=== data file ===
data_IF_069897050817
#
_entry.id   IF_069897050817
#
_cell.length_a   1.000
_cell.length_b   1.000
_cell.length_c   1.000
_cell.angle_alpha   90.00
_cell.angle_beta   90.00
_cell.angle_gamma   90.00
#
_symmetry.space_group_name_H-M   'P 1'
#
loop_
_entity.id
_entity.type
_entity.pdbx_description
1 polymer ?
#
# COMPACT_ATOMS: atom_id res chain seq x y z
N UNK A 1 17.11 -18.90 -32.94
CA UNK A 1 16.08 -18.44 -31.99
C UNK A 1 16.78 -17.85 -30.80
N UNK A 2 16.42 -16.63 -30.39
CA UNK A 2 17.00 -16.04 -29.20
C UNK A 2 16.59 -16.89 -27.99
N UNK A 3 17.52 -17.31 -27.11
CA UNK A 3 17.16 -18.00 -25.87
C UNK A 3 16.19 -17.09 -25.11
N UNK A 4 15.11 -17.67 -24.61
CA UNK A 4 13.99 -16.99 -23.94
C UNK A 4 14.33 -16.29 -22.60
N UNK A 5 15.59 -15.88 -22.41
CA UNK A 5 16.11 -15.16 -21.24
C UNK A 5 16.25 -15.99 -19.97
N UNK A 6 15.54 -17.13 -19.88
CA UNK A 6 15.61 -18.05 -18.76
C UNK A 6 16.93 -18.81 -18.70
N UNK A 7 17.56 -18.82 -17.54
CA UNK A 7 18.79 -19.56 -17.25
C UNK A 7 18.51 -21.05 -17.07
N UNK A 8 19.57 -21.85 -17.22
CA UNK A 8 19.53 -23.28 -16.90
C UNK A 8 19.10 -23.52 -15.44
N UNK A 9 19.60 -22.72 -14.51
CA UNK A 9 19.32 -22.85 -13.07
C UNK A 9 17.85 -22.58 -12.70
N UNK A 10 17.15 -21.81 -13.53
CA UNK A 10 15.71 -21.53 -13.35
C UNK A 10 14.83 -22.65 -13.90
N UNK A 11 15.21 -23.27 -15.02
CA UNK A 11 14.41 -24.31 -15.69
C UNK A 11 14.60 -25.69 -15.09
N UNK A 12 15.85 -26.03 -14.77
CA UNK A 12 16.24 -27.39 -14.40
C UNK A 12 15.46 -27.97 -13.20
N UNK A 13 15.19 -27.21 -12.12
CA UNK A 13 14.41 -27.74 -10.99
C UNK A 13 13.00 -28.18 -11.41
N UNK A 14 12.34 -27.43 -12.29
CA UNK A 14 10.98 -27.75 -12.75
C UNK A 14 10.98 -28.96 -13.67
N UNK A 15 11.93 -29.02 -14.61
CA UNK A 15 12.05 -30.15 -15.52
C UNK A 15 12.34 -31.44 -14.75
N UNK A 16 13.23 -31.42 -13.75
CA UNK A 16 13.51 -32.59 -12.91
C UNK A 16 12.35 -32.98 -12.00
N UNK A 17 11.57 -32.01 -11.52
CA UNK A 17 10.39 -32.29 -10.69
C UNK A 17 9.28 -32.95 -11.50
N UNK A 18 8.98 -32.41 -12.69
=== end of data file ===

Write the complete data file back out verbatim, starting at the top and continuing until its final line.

data_IF_069897050817
#
_entry.id   IF_069897050817
#
_cell.length_a   1.000
_cell.length_b   1.000
_cell.length_c   1.000
_cell.angle_alpha   90.00
_cell.angle_beta   90.00
_cell.angle_gamma   90.00
#
_symmetry.space_group_name_H-M   'P 1'
#
loop_
_entity.id
_entity.type
_entity.pdbx_description
1 polymer ?
#
# COMPACT_ATOMS: atom_id res chain seq x y z
N UNK A 1 17.11 -18.90 -32.94
CA UNK A 1 16.08 -18.44 -31.99
C UNK A 1 16.78 -17.85 -30.80
N UNK A 2 16.42 -16.63 -30.39
CA UNK A 2 17.00 -16.04 -29.20
C UNK A 2 16.59 -16.89 -27.99
N UNK A 3 17.52 -17.31 -27.11
CA UNK A 3 17.16 -18.00 -25.87
C UNK A 3 16.19 -17.09 -25.11
N UNK A 4 15.11 -17.67 -24.61
CA UNK A 4 13.99 -16.99 -23.94
C UNK A 4 14.33 -16.29 -22.60
N UNK A 5 15.59 -15.88 -22.41
CA UNK A 5 16.11 -15.16 -21.24
C UNK A 5 16.25 -15.99 -19.97
N UNK A 6 15.54 -17.13 -19.88
CA UNK A 6 15.61 -18.05 -18.76
C UNK A 6 16.93 -18.81 -18.70
N UNK A 7 17.56 -18.82 -17.54
CA UNK A 7 18.79 -19.56 -17.25
C UNK A 7 18.51 -21.05 -17.07
N UNK A 8 19.57 -21.85 -17.22
CA UNK A 8 19.53 -23.28 -16.90
C UNK A 8 19.10 -23.52 -15.44
N UNK A 9 19.60 -22.72 -14.51
CA UNK A 9 19.32 -22.85 -13.07
C UNK A 9 17.85 -22.58 -12.70
N UNK A 10 17.15 -21.81 -13.53
CA UNK A 10 15.71 -21.53 -13.35
C UNK A 10 14.83 -22.65 -13.90
N UNK A 11 15.21 -23.27 -15.02
CA UNK A 11 14.41 -24.31 -15.69
C UNK A 11 14.60 -25.69 -15.09
N UNK A 12 15.85 -26.03 -14.77
CA UNK A 12 16.24 -27.39 -14.40
C UNK A 12 15.46 -27.97 -13.20
N UNK A 13 15.19 -27.21 -12.12
CA UNK A 13 14.41 -27.74 -10.99
C UNK A 13 13.00 -28.18 -11.41
N UNK A 14 12.34 -27.43 -12.29
CA UNK A 14 10.98 -27.75 -12.75
C UNK A 14 10.98 -28.96 -13.67
N UNK A 15 11.93 -29.02 -14.61
CA UNK A 15 12.05 -30.15 -15.52
C UNK A 15 12.34 -31.44 -14.75
N UNK A 16 13.23 -31.42 -13.75
CA UNK A 16 13.51 -32.59 -12.91
C UNK A 16 12.35 -32.98 -12.00
N UNK A 17 11.57 -32.01 -11.52
CA UNK A 17 10.39 -32.29 -10.69
C UNK A 17 9.28 -32.95 -11.50
N UNK A 18 8.98 -32.41 -12.69